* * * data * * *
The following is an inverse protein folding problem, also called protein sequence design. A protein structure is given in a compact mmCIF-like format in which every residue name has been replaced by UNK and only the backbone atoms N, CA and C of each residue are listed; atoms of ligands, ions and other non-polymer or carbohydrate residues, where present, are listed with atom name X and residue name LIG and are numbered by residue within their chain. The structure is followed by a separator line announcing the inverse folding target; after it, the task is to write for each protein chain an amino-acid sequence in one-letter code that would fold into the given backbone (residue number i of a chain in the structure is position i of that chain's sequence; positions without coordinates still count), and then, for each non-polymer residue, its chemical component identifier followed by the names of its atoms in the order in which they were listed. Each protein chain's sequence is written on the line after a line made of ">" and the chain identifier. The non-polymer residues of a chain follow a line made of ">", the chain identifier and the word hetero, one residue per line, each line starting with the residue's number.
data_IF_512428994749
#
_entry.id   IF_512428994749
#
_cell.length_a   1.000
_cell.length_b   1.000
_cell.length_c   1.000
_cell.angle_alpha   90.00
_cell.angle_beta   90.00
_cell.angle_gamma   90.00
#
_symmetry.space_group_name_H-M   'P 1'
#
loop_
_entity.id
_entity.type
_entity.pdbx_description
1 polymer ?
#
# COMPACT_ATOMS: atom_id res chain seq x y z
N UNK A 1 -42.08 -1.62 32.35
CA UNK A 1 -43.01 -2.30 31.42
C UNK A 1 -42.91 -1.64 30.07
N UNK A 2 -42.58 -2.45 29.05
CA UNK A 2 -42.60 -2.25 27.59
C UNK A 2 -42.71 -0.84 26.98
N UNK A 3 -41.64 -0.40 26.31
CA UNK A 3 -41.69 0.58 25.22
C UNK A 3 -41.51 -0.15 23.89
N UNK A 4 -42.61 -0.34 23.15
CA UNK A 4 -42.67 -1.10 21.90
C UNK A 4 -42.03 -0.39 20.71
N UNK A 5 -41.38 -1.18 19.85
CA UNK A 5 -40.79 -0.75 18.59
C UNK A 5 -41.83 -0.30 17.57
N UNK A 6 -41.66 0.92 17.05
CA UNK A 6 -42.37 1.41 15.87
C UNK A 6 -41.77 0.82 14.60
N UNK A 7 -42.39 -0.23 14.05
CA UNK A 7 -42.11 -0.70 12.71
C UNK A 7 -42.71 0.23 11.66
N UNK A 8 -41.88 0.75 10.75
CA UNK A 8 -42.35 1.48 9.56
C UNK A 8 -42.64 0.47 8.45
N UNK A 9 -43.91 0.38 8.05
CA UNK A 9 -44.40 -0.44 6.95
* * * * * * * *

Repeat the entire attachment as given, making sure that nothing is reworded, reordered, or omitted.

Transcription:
The following is an inverse protein folding problem, also called protein sequence design. A protein structure is given in a compact mmCIF-like format in which every residue name has been replaced by UNK and only the backbone atoms N, CA and C of each residue are listed; atoms of ligands, ions and other non-polymer or carbohydrate residues, where present, are listed with atom name X and residue name LIG and are numbered by residue within their chain. The structure is followed by a separator line announcing the inverse folding target; after it, the task is to write for each protein chain an amino-acid sequence in one-letter code that would fold into the given backbone (residue number i of a chain in the structure is position i of that chain's sequence; positions without coordinates still count), and then, for each non-polymer residue, its chemical component identifier followed by the names of its atoms in the order in which they were listed. Each protein chain's sequence is written on the line after a line made of ">" and the chain identifier. The non-polymer residues of a chain follow a line made of ">", the chain identifier and the word hetero, one residue per line, each line starting with the residue's number.
data_IF_512428994749
#
_entry.id   IF_512428994749
#
_cell.length_a   1.000
_cell.length_b   1.000
_cell.length_c   1.000
_cell.angle_alpha   90.00
_cell.angle_beta   90.00
_cell.angle_gamma   90.00
#
_symmetry.space_group_name_H-M   'P 1'
#
loop_
_entity.id
_entity.type
_entity.pdbx_description
1 polymer ?
#
# COMPACT_ATOMS: atom_id res chain seq x y z
N UNK A 1 -42.08 -1.62 32.35
CA UNK A 1 -43.01 -2.30 31.42
C UNK A 1 -42.91 -1.64 30.07
N UNK A 2 -42.58 -2.45 29.05
CA UNK A 2 -42.60 -2.25 27.59
C UNK A 2 -42.71 -0.84 26.98
N UNK A 3 -41.64 -0.40 26.31
CA UNK A 3 -41.69 0.58 25.22
C UNK A 3 -41.51 -0.15 23.89
N UNK A 4 -42.61 -0.34 23.15
CA UNK A 4 -42.67 -1.10 21.90
C UNK A 4 -42.03 -0.39 20.71
N UNK A 5 -41.38 -1.18 19.85
CA UNK A 5 -40.79 -0.75 18.59
C UNK A 5 -41.83 -0.30 17.57
N UNK A 6 -41.66 0.92 17.05
CA UNK A 6 -42.37 1.41 15.87
C UNK A 6 -41.77 0.82 14.60
N UNK A 7 -42.39 -0.23 14.05
CA UNK A 7 -42.11 -0.70 12.71
C UNK A 7 -42.71 0.23 11.66
N UNK A 8 -41.88 0.75 10.75
CA UNK A 8 -42.35 1.48 9.56
C UNK A 8 -42.64 0.47 8.45
N UNK A 9 -43.91 0.38 8.05
CA UNK A 9 -44.40 -0.44 6.95